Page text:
Council committee backs Orica's explosives store plan

MUSWELLBROOK Shire Council is expected to vote on the Denman Orica explosives store proposal in June after a council environment committee gave conditional approval to the project.

The committee, which considered the proposal early this year, recommended conditions including restricted hours of operations, a ban on heavy vehicles through Denman and a ban on the use of Thomas Mitchell Drive for ammonium nitrate transport until the major mine access road is upgraded.

Muswellbrook mayor Martin Rush noted the committee's comments and recommendations, but said that contrary to reports, the Orica proposal had not yet been approved.

"Council has not yet determined Orica's application, and we would not be expecting to determine the application until next month," he said.

"The environment committee is an advisory committee that met three months ago and has given advice that it supports conditional approval.

"The council is still awaiting information from Roads and Maritime Services. The council is yet to assess all information before it in relation to this application."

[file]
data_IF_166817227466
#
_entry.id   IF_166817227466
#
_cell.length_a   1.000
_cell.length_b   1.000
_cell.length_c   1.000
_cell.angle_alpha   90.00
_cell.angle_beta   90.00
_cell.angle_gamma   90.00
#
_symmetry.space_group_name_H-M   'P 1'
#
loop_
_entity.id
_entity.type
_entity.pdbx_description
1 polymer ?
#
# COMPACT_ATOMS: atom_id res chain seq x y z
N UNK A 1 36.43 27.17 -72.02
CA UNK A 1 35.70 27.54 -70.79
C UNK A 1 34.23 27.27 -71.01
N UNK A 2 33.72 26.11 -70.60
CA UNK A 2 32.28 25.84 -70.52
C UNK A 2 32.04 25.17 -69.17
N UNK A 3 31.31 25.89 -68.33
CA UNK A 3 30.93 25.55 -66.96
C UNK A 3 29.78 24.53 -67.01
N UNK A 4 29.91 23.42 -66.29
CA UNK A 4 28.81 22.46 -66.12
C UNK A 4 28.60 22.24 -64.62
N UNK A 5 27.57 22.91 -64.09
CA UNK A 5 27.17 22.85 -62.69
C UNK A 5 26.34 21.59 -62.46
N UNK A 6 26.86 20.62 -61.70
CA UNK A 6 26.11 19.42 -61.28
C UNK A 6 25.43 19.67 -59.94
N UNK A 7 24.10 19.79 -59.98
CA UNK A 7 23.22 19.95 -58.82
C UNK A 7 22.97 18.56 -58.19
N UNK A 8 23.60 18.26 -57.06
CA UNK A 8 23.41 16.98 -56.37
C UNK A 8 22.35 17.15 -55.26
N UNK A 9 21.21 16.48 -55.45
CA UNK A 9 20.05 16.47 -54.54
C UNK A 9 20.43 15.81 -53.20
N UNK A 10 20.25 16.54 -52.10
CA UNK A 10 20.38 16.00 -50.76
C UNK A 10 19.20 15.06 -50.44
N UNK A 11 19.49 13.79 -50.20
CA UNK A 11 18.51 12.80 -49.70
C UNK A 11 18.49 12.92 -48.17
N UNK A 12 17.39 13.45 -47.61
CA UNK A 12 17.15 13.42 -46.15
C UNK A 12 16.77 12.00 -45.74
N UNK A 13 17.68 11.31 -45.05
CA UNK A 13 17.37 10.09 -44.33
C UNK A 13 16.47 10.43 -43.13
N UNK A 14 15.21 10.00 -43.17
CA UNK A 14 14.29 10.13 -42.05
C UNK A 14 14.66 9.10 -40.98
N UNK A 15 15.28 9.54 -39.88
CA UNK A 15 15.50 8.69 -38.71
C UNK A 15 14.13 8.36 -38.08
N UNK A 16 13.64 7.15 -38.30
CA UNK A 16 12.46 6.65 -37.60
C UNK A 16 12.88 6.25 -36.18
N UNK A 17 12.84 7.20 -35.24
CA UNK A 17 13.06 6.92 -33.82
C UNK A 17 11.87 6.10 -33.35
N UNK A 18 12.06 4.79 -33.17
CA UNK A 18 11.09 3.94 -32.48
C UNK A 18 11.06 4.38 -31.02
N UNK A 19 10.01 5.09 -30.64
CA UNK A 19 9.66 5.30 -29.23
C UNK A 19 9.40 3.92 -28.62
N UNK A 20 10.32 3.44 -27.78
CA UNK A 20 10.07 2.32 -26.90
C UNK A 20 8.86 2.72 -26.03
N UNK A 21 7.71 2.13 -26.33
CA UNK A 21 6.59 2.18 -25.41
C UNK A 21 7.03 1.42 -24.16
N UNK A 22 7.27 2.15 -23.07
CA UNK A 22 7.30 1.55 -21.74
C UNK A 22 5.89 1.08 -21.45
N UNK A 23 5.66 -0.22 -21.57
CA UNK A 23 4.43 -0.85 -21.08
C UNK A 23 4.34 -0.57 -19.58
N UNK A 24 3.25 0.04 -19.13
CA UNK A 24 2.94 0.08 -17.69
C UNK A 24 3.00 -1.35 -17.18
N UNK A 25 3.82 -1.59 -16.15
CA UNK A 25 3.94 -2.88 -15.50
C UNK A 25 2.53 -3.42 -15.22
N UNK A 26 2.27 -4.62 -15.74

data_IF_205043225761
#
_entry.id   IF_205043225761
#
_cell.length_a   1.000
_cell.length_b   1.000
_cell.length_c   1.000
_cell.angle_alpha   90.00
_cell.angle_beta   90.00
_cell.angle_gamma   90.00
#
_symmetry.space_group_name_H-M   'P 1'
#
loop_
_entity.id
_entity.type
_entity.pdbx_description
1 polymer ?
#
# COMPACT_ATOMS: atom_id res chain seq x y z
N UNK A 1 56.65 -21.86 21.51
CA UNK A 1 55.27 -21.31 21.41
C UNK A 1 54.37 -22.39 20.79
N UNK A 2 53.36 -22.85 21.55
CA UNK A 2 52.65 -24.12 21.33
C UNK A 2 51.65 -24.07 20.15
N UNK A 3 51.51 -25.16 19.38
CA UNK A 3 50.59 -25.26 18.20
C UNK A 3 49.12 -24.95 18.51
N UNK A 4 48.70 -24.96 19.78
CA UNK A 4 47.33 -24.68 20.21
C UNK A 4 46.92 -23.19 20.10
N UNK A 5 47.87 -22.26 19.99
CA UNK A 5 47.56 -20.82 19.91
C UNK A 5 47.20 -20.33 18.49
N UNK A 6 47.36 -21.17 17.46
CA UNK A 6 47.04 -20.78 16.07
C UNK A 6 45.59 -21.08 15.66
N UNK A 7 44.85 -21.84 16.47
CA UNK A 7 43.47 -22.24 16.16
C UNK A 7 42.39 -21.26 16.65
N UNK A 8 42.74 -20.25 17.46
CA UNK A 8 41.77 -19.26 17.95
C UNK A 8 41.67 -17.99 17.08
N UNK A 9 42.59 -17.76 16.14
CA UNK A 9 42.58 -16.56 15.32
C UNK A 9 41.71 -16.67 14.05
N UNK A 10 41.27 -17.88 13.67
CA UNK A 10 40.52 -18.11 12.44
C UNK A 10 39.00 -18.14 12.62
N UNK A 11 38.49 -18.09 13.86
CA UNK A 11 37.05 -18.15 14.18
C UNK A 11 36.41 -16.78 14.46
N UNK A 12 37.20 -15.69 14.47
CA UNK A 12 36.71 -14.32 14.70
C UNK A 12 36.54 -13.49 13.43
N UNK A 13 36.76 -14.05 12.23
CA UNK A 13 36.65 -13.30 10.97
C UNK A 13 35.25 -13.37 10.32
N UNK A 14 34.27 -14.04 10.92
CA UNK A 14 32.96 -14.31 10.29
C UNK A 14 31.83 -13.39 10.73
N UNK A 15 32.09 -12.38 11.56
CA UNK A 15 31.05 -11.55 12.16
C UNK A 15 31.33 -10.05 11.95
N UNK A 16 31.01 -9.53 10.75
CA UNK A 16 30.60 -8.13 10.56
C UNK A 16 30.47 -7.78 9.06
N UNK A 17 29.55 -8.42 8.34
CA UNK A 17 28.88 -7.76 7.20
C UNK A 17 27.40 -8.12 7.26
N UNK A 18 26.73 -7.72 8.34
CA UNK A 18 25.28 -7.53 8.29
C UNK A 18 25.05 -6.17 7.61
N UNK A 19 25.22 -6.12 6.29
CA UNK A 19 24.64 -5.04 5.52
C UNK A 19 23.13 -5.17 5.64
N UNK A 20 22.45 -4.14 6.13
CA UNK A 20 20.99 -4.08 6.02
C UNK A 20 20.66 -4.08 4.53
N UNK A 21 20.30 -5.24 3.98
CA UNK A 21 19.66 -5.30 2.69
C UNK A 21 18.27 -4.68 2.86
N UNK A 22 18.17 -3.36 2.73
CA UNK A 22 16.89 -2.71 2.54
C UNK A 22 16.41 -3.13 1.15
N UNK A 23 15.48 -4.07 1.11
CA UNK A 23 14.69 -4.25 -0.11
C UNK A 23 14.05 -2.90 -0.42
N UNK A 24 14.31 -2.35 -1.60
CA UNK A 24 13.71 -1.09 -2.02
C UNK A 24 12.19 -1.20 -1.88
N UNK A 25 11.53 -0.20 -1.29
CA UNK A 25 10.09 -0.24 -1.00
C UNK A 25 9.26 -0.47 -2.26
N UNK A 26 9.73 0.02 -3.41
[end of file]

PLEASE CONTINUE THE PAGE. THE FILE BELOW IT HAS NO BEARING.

An Orica spokeswoman said the present focus was to develop a storage site for 2000 tonnes of ammonium nitrate, but the company never said expanded operations were "out of the question".

Any new proposal would involve a separate application, she said.

The possibility of further development of the former Rosemount site was a matter of concern for several environment committee members, including Peter Kennedy and John Shewan, and Denman resident Bruce Macpherson.

The environment committee described risk assessments associated with the project as not adequate.

Orica said the risk assessment was compiled within NSW government guidelines and risks associated with the project were considered to be "acceptable".

A development application for the reuse of the former Rosemount site was lodged with the council in January.

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